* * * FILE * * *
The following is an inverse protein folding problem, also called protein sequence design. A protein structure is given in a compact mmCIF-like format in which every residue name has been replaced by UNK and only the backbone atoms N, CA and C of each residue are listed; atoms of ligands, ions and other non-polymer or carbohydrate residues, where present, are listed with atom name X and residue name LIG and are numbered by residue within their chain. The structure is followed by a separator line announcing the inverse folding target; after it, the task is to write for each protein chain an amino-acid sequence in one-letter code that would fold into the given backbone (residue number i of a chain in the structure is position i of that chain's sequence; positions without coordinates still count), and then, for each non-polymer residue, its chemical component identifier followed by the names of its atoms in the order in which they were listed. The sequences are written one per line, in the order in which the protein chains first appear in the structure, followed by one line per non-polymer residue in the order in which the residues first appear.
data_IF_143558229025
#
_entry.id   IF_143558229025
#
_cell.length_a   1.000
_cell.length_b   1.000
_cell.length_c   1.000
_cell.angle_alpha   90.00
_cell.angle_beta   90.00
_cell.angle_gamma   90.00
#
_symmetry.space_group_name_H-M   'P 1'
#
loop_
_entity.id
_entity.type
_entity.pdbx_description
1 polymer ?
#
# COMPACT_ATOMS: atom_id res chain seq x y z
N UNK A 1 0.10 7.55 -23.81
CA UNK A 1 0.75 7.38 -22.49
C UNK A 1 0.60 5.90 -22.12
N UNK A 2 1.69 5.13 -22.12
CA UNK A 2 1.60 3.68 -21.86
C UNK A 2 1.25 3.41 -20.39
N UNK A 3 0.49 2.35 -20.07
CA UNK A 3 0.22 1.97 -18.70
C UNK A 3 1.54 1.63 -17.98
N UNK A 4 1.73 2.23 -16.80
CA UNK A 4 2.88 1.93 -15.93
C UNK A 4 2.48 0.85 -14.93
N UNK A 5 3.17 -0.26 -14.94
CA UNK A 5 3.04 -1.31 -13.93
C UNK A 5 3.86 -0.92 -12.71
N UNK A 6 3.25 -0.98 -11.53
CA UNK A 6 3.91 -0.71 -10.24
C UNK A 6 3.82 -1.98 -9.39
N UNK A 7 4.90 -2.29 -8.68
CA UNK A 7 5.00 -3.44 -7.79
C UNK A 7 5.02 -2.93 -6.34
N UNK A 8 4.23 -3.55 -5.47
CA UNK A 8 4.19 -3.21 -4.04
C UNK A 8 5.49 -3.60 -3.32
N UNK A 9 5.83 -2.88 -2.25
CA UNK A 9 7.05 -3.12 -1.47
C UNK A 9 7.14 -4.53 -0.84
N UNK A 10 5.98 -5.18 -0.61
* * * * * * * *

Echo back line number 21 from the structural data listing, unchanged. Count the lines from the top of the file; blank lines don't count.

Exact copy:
# COMPACT_ATOMS: atom_id res chain seq x y z